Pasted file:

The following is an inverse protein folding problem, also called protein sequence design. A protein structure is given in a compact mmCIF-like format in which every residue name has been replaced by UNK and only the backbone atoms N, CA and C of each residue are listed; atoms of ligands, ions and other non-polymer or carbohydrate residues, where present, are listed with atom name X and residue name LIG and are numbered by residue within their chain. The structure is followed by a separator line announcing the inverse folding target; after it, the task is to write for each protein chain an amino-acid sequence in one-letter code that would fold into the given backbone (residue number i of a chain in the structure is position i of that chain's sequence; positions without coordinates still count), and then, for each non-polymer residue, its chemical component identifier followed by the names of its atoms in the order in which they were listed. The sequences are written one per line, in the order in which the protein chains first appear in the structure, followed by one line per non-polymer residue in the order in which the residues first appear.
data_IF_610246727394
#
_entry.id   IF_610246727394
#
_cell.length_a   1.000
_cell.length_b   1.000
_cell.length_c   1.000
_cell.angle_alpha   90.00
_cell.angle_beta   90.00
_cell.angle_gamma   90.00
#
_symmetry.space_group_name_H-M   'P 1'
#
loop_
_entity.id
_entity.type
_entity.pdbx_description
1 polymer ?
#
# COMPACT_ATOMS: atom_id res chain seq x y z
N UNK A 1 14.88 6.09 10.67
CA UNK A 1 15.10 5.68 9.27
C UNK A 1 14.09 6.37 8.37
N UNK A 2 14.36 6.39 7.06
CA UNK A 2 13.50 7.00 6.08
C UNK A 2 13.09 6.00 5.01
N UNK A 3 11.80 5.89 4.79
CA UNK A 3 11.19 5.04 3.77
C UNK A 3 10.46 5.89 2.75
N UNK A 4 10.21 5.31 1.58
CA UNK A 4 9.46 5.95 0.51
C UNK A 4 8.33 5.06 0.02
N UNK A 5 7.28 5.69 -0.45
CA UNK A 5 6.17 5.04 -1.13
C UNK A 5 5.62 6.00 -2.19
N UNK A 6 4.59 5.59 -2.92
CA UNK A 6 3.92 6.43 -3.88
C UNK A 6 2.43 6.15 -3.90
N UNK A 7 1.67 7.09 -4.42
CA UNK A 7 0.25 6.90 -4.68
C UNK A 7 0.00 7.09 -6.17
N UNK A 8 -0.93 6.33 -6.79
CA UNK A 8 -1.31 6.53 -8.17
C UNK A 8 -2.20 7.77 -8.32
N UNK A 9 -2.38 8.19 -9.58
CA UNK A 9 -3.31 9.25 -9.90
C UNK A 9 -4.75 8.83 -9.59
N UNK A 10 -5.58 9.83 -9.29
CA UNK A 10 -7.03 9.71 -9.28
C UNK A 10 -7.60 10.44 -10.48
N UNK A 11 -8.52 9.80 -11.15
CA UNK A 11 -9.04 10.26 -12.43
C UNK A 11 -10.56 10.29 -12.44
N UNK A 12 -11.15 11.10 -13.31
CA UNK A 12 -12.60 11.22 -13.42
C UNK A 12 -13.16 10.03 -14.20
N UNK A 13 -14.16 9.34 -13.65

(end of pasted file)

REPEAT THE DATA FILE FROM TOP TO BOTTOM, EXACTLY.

The following is an inverse protein folding problem, also called protein sequence design. A protein structure is given in a compact mmCIF-like format in which every residue name has been replaced by UNK and only the backbone atoms N, CA and C of each residue are listed; atoms of ligands, ions and other non-polymer or carbohydrate residues, where present, are listed with atom name X and residue name LIG and are numbered by residue within their chain. The structure is followed by a separator line announcing the inverse folding target; after it, the task is to write for each protein chain an amino-acid sequence in one-letter code that would fold into the given backbone (residue number i of a chain in the structure is position i of that chain's sequence; positions without coordinates still count), and then, for each non-polymer residue, its chemical component identifier followed by the names of its atoms in the order in which they were listed. The sequences are written one per line, in the order in which the protein chains first appear in the structure, followed by one line per non-polymer residue in the order in which the residues first appear.
data_IF_610246727394
#
_entry.id   IF_610246727394
#
_cell.length_a   1.000
_cell.length_b   1.000
_cell.length_c   1.000
_cell.angle_alpha   90.00
_cell.angle_beta   90.00
_cell.angle_gamma   90.00
#
_symmetry.space_group_name_H-M   'P 1'
#
loop_
_entity.id
_entity.type
_entity.pdbx_description
1 polymer ?
#
# COMPACT_ATOMS: atom_id res chain seq x y z
N UNK A 1 14.88 6.09 10.67
CA UNK A 1 15.10 5.68 9.27
C UNK A 1 14.09 6.37 8.37
N UNK A 2 14.36 6.39 7.06
CA UNK A 2 13.50 7.00 6.08
C UNK A 2 13.09 6.00 5.01
N UNK A 3 11.80 5.89 4.79
CA UNK A 3 11.19 5.04 3.77
C UNK A 3 10.46 5.89 2.75
N UNK A 4 10.21 5.31 1.58
CA UNK A 4 9.46 5.95 0.51
C UNK A 4 8.33 5.06 0.02
N UNK A 5 7.28 5.69 -0.45
CA UNK A 5 6.17 5.04 -1.13
C UNK A 5 5.62 6.00 -2.19
N UNK A 6 4.59 5.59 -2.92
CA UNK A 6 3.92 6.43 -3.88
C UNK A 6 2.43 6.15 -3.90
N UNK A 7 1.67 7.09 -4.42
CA UNK A 7 0.25 6.90 -4.68
C UNK A 7 0.00 7.09 -6.17
N UNK A 8 -0.93 6.33 -6.79
CA UNK A 8 -1.31 6.53 -8.17
C UNK A 8 -2.20 7.77 -8.32
N UNK A 9 -2.38 8.19 -9.58
CA UNK A 9 -3.31 9.25 -9.90
C UNK A 9 -4.75 8.83 -9.59
N UNK A 10 -5.58 9.83 -9.29
CA UNK A 10 -7.03 9.71 -9.28
C UNK A 10 -7.60 10.44 -10.48
N UNK A 11 -8.52 9.80 -11.15
CA UNK A 11 -9.04 10.26 -12.43
C UNK A 11 -10.56 10.29 -12.44
N UNK A 12 -11.15 11.10 -13.31
CA UNK A 12 -12.60 11.22 -13.42
C UNK A 12 -13.16 10.03 -14.20
N UNK A 13 -14.16 9.34 -13.65